CNET News has obtained a summary of a proposal from Senators Jay Rockefeller (D-W.V.) and Olympia Snowe (R-Maine) that would create an Office of the National Cybersecurity Advisor, part of the Executive Office of the President. That office would receive the power to disconnect, if it believes they're at risk of a cyberattack, "critical" computer networks from the Internet.
“I regard this as a profoundly and deeply troubling problem to which we are not paying much attention," Rockefeller said at a hearing, referring to cybersecurity.
Senate bill 773 (The Cybersecurity Act of 2009) is causing a flurry of opposition from groups like Campaign for Liberty, which has sent out letters to their members appealing for them to take action against passage of this bill, stating:
“If the ‘Internet Takeover Bill’ passes, Barack Obama can silence his dissenters directly -- by ordering a shutdown of all Americans’ access to the Internet. But that’s not all. Even outside of periods of White House-declared ‘emergency,’ this bill mandates that private-sector networks only be managed by government-licensed cybersecurity professionals.”<!--Session data-->
If you’re thinking this is another one of those “out there” conspiracy theories drummed up to discredit the President or any part of the current administration, think again.
Senate bill 773 (The Cybersecurity Act of 2009) is a very real, and very alarming, piece of legislation that is pending action right now.
You can read the record for yourself at the Library of Congress, but I’ll post the description of the proposed Senate bill 773 here too:
“A bill to ensure the continued free flow of commerce within the United States and with its global trading partners through secure cyber communications, to provide for the continued development and exploitation of the Internet and intranet communications for such purposes, to provide for the development of a cadre of information technology specialists to improve and maintain effective cybersecurity defenses against disruption, and for other purposes.”
The bill was introduced on April 1, 2009, but unfortunately was not an April Fool’s joke.
According to the Library of Congress, the bill was referred to Senate committee, has been read twice and was referred to the Committee on Commerce, Science, and Transportation. The bill was also apparently redrafted since its initial release, but still reportedly contains vague language that appears to grant the president authority to seize control of private-sector Internet networks during a “cybersecurity emergency.”
What’s Concerning About The Cybersecurity Act of 2009?
Like the recently introduced Food Safety Enforcement Act and the slightly older Patriot Act and Homeland Security Act, The Cybersecurity Act of 2009 was introduced under the guise of public safety, but in reality contains inclusions that could seriously impact and threaten your privacy and civil liberties.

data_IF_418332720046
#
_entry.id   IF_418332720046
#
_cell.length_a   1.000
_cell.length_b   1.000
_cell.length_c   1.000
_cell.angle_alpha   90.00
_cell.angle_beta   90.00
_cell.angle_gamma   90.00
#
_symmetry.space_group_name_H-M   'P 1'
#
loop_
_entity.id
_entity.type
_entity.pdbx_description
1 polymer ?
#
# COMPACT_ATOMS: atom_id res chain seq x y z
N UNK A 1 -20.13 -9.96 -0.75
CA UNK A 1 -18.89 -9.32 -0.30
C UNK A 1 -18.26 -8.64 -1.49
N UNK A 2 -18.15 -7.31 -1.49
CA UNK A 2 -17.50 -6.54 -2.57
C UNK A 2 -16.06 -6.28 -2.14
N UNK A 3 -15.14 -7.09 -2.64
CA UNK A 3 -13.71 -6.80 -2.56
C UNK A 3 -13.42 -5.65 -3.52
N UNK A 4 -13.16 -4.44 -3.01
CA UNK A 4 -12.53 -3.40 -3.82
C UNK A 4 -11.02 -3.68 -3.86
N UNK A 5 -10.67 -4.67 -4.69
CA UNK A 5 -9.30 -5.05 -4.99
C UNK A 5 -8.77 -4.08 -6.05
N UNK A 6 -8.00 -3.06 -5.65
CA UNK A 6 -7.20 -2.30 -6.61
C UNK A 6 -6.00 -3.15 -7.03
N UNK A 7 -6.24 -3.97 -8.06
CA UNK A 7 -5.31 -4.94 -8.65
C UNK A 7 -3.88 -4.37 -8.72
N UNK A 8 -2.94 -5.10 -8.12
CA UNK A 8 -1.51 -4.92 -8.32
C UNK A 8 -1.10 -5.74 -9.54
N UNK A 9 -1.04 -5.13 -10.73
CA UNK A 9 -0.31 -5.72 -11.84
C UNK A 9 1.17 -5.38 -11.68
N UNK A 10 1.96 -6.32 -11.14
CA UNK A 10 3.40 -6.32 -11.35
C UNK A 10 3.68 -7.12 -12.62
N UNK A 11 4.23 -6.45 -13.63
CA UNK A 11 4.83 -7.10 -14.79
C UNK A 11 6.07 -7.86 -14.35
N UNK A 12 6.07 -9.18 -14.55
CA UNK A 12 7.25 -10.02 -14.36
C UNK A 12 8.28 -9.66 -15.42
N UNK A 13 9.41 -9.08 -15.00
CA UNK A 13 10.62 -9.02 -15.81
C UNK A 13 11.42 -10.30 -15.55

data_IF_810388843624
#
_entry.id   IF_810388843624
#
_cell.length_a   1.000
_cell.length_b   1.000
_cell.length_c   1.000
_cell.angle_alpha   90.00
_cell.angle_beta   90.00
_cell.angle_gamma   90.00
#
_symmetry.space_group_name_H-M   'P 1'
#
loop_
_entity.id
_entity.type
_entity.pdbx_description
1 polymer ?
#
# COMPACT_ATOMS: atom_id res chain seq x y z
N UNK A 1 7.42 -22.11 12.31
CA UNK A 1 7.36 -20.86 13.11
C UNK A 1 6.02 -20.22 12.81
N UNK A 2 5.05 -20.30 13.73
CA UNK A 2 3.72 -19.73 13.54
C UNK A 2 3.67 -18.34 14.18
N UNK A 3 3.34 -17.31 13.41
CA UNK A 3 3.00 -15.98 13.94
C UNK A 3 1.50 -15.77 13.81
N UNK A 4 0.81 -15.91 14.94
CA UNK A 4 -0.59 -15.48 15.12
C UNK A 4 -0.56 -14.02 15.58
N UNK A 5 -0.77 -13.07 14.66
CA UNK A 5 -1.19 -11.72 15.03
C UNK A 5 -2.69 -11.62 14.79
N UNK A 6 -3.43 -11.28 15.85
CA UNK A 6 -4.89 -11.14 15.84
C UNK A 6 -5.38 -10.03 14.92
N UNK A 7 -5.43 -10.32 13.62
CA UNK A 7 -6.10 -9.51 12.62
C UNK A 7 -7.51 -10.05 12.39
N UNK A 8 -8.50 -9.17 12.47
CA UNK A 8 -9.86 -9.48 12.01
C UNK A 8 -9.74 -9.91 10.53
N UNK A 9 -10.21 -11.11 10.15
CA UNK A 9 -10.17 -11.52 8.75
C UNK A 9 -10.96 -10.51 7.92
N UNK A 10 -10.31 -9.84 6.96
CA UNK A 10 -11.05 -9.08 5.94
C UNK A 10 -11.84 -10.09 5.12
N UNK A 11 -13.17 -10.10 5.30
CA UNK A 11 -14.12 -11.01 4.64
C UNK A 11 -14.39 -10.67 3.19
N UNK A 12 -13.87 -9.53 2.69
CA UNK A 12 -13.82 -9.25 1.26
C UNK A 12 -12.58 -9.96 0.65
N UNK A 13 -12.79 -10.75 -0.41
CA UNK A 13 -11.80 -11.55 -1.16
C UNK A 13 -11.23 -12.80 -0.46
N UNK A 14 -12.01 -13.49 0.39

According to CNET News, The Act, even in “revised” form, would allow:
The president to "declare a cybersecurity emergency" relating to "non-governmental" computer networks and do what's necessary to respond to the threat.
The president to "direct the national response to the cyber threat" if necessary for "the national defense and security."
The White House to engage in "periodic mapping" of private networks deemed to be critical, and those companies "shall share" requested information with the federal government.
A federal certification program for "cybersecurity professionals," and a requirement that certain computer systems and networks in the private sector be managed by people who have that license.
In case you were wondering, “Cyber” in the Bill is defined as anything having to do with the Internet, telecommunications, computers, or computer networks, so you can see the enormous power that is being granted to the government.
The Internet is Now Threatening to Crush “Big Brother”
The Internet has rapidly become a very important media voice and force. No longer are we “imprisoned” in our insular caves and dependent on the major networks and newspapers for our news.
People like you, your friends and relatives are actually using social networking tools like Twitter and Facebook to bypass these outlets and information is capable of spreading like wildfire.
Is the government now getting nervous, realizing how little control they have over this? Are they now looking for ways to shut down your access, and contributions, to this free source of information and TRUTH?
As you may know, there are countries that do this as a matter of course, but here in the United States we are supposed to be free …
The Internet has really become one of the last bastions of independent, free-thinking news available around the world, so I am very glad to see that The Cybersecurity Act of 2009 is drawing widespread and deserved criticism from Internet companies and civil liberty groups alike.
But even though the United States enjoys access to much more free press than many other countries, the system is clearly not without flaws, nor is it impervious to violations that threaten your freedom to access and share information.
How Can You Help Protect Your Freedom to Use and Access the Internet?
Next, sign up for our new social network on Mercola.com, which has taken us over five years to build.
Once you join you will easily be able to connect to other like-minded individuals for support and insights.
Then, while you still can, use the power of the Internet to spread the news about Senate bill 773. Share this information with your friends, family and social circles, and together we can all change the world for the better!